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Mount Holyoke in the Hockanum Rural Historic District


Mount Holyoke

The Oxbow by Thomas Cole, 1836

Top: View of the Connecticut River from Mount Holyoke
Courtesy of Ann Chapman

Bottom: The Oxbow by Thomas Cole, 1836
A painting of the Connecticut River
Wikimedia Commons

 

 

 



“From Mount Holyoke…is seen the richest prospect in New England, and not improbably in the United States.” — Timothy Dwight, Travels in New England and New York (1823)

Perhaps the best way to ensure conservation comes from seeing what you have to lose. The view from Mount Holyoke has inspired conservationists, recreational tourists, and nature lovers of all stripes for over 200 years. Standing atop the summit provides a glorious panorama overlooking mountains, hills, and the Connecticut River Valley with its small towns and rural landscape. Now part of the over 400-acre J.A. Skinner State Park, the sublime vista of Mount Holyoke still captivates thousands of visitors annually.

Because of its unparalleled scenic view, Mount Holyoke became one of the most popular destinations for tourists in the 19th century. Numerous writers and artists visited and described it, including Timothy Dwight, who praised the view in his book Travels in New England and New York (1821-22), and Hudson River School artist Thomas Cole, who celebrated the view in his painting “View from Mt. Holyoke, Northampton, Massachusetts, after a Thunderstorm (The Oxbow)” (1836).

Increases in the tourist trade led to construction of a one-room house on the summit in 1821, the first mountaintop structure in New England. By the 1830s, the climb up Mount Holyoke became a fashionable destination for tourists, who could purchase ginger-beer, lemonade, and other refreshments on the summit. In 1849, John and Fanny French purchased the property. They added a large hotel, the Summit House, and a tramway to carry the thousands of tourists from the base of the mountain to the peak.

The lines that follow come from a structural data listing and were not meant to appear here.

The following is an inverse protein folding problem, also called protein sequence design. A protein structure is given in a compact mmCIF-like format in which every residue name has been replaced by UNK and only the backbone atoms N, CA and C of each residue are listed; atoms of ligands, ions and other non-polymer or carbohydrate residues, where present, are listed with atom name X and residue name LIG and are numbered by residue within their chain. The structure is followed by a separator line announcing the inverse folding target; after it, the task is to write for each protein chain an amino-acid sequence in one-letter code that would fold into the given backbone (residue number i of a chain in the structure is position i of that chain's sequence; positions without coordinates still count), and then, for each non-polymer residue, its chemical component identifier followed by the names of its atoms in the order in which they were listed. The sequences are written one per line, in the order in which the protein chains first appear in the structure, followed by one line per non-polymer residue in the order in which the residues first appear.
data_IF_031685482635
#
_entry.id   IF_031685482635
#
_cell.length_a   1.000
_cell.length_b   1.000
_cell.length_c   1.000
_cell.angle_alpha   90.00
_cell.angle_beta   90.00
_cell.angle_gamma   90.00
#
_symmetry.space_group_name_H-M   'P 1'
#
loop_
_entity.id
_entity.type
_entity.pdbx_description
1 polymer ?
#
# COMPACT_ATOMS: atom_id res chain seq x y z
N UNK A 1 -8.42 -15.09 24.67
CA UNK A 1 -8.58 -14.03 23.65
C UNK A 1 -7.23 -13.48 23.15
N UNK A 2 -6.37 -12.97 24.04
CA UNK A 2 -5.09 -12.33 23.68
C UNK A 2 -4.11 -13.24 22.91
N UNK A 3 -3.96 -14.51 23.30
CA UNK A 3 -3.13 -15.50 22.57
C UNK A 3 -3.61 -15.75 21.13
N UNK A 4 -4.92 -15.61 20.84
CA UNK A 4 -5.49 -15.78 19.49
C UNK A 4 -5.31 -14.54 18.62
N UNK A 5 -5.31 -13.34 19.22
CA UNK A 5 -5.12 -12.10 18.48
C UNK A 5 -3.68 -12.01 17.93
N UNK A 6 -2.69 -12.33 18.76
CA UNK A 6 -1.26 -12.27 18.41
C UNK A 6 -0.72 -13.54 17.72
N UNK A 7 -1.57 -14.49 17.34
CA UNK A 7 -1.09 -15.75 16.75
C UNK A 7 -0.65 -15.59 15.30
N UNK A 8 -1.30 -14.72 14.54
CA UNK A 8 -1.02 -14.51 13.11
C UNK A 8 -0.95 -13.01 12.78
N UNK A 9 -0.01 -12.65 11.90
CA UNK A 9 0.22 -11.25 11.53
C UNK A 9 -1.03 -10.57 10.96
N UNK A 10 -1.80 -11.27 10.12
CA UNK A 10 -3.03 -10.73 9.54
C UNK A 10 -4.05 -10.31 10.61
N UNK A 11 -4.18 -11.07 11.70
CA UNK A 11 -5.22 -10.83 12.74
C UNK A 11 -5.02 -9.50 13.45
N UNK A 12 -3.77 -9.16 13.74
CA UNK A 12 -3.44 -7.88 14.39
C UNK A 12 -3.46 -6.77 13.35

Today, visitors can reach the Mount Holyoke summit seasonally by automobile or year-round by hiking trails. In addition, a long distance trail, the Metacomet-Monadnock Trail, passes over Mount Holyoke. Tourists can still visit Summit House, which the Commonwealth of Massachusetts restored in the 1980s, that is now open as a museum. Visitors can view wonderful vistas from balconies of the former hotel, while the park provides habitat for a wide variety of plants and wildlife, including some rare and endangered species. There are also trails and picnic sites. The Mount Holyoke Summit is part of the Hockanum Rural Historic District, which is listed in the National Register of Historic Places.

 

Plan your visit

Mount Holyoke Summit, a part of the Hockanum Rural Historic District, is located in J.A. Skinner State Park, 10 Skinner State Park Rd., in Hadley, MA. The 400 acres of forest on Mount Holyoke are accessible by hiking trails year-round and by road from early/mid May to Labor Day and remain open daily from 9:00am to 8:00pm. From the Sunday of Labor Day weekend through the first week in October the road is open from 9:00am to 6:00pm. From October 8 through the last Sunday in October the road is open from 9:00am to 4:00pm. Road closings are dependent upon weather conditions and/or staffing availability.

Picnic sites are available. The Summit House, a popular hotel from the 19th century, is open for tours and programs on the weekends and holidays from Memorial Day to Columbus Day. For more information, visit the Massachusetts Department of Conservation and Recreation J.A. Skinner State Park website or call 413-586-0350.

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